"Why Most Published Research Findings Are False"
From the same guy who brought us a study showing that one-third of clinical studies are later contradicted by larger studies (excellent summary by Orac here), we now have a rather alarmingly titled paper arguing that more than 50% of all scientific published papers are wrong. New Scientist summarizes:
Most published scientific research papers are wrong, according to a new analysis. Assuming that the new paper is itself correct, problems with experimental and statistical methods mean that there is less than a 50% chance that the results of any randomly chosen scientific paper are true.Ironically, the award system in science means that the first person gets all the credit, while there's no glory in repeating the result, and only a little more in refuting it. Inevitably, this means that "hot" fields with many competing labs are particularly susceptible to false published results, as there is both intense pressure to publish first (no one wants to be scooped!) and a strong bias for pursuing (and publishing) only positive results. This has been true, most notably, of recent research in stem cells.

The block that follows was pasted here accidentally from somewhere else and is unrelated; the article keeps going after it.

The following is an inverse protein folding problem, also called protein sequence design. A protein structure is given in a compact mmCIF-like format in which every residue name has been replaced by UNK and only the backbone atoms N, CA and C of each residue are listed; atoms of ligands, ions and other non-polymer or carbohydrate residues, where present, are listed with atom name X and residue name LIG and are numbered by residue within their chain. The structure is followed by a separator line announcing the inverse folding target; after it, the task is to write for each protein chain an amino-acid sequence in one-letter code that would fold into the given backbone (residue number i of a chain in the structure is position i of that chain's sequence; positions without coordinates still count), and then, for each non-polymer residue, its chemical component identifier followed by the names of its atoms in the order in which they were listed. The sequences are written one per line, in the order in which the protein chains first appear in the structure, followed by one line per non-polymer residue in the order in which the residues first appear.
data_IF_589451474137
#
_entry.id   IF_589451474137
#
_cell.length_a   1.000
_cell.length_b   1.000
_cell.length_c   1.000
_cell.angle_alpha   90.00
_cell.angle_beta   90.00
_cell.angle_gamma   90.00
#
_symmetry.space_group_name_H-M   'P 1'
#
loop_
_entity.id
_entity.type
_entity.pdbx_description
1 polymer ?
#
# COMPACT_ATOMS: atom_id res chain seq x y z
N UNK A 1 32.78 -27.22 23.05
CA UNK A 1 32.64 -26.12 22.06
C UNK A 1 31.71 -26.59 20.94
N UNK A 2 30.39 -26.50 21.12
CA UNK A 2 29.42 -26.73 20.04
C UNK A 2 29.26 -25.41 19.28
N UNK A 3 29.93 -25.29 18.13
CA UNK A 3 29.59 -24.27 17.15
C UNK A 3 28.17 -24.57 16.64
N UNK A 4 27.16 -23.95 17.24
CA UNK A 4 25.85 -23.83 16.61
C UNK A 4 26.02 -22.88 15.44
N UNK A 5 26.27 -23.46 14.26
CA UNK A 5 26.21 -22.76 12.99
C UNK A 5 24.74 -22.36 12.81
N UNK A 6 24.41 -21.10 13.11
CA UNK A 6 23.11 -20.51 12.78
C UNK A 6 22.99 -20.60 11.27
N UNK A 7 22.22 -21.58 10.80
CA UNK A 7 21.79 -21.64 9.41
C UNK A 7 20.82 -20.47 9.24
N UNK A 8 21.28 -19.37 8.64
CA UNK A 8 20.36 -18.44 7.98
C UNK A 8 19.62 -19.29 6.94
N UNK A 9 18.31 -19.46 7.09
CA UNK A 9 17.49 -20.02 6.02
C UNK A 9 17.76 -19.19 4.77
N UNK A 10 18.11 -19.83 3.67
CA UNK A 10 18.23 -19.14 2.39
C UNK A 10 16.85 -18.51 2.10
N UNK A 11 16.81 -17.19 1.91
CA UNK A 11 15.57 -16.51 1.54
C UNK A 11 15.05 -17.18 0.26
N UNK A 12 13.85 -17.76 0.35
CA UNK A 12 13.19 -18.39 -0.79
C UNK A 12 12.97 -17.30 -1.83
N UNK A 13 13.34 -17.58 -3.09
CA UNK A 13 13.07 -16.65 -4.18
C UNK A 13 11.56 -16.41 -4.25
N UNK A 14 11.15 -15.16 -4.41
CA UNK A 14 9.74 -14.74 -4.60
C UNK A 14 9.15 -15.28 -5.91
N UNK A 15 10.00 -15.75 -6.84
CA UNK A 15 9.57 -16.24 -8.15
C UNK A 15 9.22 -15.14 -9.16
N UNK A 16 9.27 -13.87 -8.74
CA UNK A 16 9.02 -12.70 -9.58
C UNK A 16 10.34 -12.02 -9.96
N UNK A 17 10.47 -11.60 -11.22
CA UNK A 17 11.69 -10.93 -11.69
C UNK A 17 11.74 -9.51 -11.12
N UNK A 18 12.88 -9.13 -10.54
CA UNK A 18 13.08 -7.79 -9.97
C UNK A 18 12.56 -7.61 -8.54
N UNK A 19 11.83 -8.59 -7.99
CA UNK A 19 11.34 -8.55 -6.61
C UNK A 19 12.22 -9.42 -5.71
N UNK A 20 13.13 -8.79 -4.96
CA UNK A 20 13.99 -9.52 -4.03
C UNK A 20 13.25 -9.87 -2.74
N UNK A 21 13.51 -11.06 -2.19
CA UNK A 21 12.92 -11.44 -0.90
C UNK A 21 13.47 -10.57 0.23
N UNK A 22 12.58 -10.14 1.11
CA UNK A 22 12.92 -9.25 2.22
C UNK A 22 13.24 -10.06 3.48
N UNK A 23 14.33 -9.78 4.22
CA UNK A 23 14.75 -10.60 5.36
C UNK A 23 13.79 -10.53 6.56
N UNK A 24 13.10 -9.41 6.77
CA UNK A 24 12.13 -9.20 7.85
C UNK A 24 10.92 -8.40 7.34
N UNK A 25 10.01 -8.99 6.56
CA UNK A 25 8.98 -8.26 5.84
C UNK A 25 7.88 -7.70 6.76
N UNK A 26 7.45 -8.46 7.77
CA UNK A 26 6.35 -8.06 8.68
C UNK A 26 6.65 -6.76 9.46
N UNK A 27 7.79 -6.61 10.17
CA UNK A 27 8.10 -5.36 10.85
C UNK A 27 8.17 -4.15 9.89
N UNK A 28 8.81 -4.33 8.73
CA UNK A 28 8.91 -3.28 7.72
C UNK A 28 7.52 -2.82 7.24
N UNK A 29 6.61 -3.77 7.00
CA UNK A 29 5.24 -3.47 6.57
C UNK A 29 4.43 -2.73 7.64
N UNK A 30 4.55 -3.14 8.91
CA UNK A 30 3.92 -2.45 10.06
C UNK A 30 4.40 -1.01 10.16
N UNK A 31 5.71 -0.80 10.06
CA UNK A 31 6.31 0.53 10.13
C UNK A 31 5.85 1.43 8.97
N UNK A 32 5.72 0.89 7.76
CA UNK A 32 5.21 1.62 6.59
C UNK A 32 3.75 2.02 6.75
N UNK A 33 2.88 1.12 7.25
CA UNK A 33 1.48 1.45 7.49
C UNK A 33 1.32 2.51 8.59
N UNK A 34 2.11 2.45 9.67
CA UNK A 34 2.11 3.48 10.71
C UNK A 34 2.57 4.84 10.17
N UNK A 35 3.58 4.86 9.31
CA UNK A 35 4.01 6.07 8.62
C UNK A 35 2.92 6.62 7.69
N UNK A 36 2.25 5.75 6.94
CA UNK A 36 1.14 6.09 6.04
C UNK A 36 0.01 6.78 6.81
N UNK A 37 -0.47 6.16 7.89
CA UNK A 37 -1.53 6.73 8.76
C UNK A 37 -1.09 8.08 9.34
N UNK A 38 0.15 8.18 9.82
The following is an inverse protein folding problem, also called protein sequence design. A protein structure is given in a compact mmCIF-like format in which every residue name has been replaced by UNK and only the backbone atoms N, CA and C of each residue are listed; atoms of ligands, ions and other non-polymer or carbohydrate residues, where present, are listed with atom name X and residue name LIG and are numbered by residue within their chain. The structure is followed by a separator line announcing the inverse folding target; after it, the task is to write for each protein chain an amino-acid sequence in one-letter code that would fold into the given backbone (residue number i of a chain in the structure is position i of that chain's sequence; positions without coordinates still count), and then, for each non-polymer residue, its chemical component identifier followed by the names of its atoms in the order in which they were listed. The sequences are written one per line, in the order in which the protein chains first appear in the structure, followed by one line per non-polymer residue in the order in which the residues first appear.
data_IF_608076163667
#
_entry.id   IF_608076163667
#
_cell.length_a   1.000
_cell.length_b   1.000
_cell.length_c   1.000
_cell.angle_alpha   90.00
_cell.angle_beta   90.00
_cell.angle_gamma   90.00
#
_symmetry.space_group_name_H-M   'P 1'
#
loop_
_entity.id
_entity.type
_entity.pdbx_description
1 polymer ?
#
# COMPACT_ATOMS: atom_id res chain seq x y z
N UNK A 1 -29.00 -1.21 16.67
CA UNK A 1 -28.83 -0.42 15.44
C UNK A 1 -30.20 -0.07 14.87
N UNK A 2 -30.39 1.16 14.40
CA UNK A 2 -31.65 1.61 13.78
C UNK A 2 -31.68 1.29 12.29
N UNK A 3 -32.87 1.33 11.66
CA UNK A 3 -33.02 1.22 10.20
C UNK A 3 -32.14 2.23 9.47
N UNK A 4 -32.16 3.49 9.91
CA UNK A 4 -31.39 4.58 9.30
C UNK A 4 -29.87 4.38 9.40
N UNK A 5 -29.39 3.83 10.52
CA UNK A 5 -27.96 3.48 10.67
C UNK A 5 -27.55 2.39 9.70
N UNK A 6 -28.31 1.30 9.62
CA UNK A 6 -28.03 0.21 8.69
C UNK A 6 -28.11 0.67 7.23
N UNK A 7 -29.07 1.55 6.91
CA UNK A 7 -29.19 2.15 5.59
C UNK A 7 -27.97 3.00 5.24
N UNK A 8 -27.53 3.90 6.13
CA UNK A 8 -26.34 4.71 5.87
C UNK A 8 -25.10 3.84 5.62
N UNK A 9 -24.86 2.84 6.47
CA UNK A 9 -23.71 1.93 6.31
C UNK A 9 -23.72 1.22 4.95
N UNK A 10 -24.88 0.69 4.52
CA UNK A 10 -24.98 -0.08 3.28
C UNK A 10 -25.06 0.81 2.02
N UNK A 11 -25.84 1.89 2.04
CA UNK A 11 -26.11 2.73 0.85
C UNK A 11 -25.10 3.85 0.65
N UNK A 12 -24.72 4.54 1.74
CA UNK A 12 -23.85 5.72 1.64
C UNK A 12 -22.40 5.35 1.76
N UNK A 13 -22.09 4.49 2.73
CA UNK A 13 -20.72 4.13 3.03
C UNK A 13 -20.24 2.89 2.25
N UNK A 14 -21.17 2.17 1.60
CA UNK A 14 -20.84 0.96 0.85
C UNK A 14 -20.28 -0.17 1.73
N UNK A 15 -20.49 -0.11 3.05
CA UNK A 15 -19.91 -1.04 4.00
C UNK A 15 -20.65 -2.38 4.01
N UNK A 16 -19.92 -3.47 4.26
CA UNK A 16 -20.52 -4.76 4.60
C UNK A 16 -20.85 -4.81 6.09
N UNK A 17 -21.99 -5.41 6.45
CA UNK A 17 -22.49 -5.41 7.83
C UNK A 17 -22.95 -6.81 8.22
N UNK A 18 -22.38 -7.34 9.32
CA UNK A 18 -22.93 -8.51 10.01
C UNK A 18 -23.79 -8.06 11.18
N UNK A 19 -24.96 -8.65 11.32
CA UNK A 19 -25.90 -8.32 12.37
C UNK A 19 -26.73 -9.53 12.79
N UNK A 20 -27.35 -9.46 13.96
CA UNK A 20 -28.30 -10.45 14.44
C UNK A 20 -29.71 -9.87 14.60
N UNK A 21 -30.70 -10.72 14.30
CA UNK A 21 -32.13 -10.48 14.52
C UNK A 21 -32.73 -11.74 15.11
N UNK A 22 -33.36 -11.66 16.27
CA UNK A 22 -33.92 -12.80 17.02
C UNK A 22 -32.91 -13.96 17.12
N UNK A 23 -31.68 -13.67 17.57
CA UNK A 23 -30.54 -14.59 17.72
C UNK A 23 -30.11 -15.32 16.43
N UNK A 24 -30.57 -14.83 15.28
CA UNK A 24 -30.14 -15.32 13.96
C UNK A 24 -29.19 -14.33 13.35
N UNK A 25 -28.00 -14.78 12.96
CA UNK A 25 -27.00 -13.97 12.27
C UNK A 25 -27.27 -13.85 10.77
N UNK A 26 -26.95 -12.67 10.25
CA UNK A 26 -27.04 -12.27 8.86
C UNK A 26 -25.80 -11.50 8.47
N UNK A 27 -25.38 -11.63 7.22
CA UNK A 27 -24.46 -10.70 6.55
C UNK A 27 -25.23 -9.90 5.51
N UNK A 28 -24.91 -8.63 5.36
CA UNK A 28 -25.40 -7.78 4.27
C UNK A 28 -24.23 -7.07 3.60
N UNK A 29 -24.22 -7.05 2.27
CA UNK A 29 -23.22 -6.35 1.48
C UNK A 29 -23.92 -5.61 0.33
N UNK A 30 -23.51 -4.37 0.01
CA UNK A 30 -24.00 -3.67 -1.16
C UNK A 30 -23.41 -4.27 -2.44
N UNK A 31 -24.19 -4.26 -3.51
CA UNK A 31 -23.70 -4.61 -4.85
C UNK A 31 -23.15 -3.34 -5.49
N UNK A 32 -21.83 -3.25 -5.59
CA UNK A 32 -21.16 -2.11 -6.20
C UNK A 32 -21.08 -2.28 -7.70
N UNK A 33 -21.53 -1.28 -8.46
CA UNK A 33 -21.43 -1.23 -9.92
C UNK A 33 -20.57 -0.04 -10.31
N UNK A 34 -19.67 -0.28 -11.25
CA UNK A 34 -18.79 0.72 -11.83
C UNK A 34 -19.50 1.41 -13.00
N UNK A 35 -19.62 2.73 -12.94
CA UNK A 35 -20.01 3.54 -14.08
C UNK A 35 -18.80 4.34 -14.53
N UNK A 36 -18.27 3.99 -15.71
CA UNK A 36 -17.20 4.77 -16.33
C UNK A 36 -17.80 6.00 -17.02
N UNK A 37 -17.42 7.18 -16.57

John Ioannidis, an epidemiologist at the University of Ioannina School of Medicine in Greece, says that small sample sizes, poor study design, researcher bias, and selective reporting and other problems combine to make most research findings false. But even large, well-designed studies are not always right, meaning that scientists and the public have to be wary of reported findings.
"We should accept that most research findings will be refuted. Some will be replicated and validated. The replication process is more important than the first discovery," Ioannidis says.
Eventually, things do get sorted out; results must be repeated at some point (if for no other reason than that you often need to build on previous protocols to get to the next step in a research program). But all of this means that one should take new results with a healthy dose of skepticism.
This news will be a two-edged sword in terms of psychological effects on practicing scientists: on the one hand, obviously it's depressing that if you discover something, odds are it will turn out to be false. On the other hand, you can probably still get a paper out of it even so.
[Via Crumb Trail.]
Update, 2 September: Alex Tabarrok has a nice clear explanation of why, statistically speaking, one would expect most research findings to be false.